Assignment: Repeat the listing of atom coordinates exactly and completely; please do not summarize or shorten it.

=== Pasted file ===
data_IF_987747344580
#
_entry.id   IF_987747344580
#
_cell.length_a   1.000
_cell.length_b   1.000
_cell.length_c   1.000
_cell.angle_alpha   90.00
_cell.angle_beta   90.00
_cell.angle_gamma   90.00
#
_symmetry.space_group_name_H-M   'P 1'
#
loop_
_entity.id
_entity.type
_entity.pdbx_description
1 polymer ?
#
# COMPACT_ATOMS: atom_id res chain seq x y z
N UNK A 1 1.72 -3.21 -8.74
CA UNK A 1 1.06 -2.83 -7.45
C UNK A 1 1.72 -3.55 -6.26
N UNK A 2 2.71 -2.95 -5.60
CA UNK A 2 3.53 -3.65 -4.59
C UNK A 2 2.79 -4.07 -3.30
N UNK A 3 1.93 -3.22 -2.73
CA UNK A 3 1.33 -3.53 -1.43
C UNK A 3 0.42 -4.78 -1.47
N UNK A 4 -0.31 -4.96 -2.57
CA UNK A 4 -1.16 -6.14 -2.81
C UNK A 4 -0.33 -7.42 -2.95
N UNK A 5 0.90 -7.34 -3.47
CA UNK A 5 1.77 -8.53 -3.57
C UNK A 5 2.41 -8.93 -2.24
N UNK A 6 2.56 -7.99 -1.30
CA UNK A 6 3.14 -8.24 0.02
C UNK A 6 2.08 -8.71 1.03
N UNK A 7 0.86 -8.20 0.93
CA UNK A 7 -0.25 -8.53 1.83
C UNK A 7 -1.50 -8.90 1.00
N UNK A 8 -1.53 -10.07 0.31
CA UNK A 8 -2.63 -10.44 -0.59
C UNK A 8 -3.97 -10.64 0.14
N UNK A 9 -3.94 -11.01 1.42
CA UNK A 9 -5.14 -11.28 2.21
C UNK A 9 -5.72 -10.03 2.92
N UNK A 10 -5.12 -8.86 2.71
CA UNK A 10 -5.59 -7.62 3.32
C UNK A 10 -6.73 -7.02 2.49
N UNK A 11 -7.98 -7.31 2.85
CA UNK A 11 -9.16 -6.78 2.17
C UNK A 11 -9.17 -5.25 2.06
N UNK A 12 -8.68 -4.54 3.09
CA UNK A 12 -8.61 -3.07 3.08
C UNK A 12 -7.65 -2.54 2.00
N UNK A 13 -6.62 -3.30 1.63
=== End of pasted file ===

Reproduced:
data_IF_987747344580
#
_entry.id   IF_987747344580
#
_cell.length_a   1.000
_cell.length_b   1.000
_cell.length_c   1.000
_cell.angle_alpha   90.00
_cell.angle_beta   90.00
_cell.angle_gamma   90.00
#
_symmetry.space_group_name_H-M   'P 1'
#
loop_
_entity.id
_entity.type
_entity.pdbx_description
1 polymer ?
#
# COMPACT_ATOMS: atom_id res chain seq x y z
N UNK A 1 1.72 -3.21 -8.74
CA UNK A 1 1.06 -2.83 -7.45
C UNK A 1 1.72 -3.55 -6.26
N UNK A 2 2.71 -2.95 -5.60
CA UNK A 2 3.53 -3.65 -4.59
C UNK A 2 2.79 -4.07 -3.30
N UNK A 3 1.93 -3.22 -2.73
CA UNK A 3 1.33 -3.53 -1.43
C UNK A 3 0.42 -4.78 -1.47
N UNK A 4 -0.31 -4.96 -2.57
CA UNK A 4 -1.16 -6.14 -2.81
C UNK A 4 -0.33 -7.42 -2.95
N UNK A 5 0.90 -7.34 -3.47
CA UNK A 5 1.77 -8.53 -3.57
C UNK A 5 2.41 -8.93 -2.24
N UNK A 6 2.56 -7.99 -1.30
CA UNK A 6 3.14 -8.24 0.02
C UNK A 6 2.08 -8.71 1.03
N UNK A 7 0.86 -8.20 0.93
CA UNK A 7 -0.25 -8.53 1.83
C UNK A 7 -1.50 -8.90 1.00
N UNK A 8 -1.53 -10.07 0.31
CA UNK A 8 -2.63 -10.44 -0.59
C UNK A 8 -3.97 -10.64 0.14
N UNK A 9 -3.94 -11.01 1.42
CA UNK A 9 -5.14 -11.28 2.21
C UNK A 9 -5.72 -10.03 2.92
N UNK A 10 -5.12 -8.86 2.71
CA UNK A 10 -5.59 -7.62 3.32
C UNK A 10 -6.73 -7.02 2.49
N UNK A 11 -7.98 -7.31 2.85
CA UNK A 11 -9.16 -6.78 2.17
C UNK A 11 -9.17 -5.25 2.06
N UNK A 12 -8.68 -4.54 3.09
CA UNK A 12 -8.61 -3.07 3.08
C UNK A 12 -7.65 -2.54 2.00
N UNK A 13 -6.62 -3.30 1.63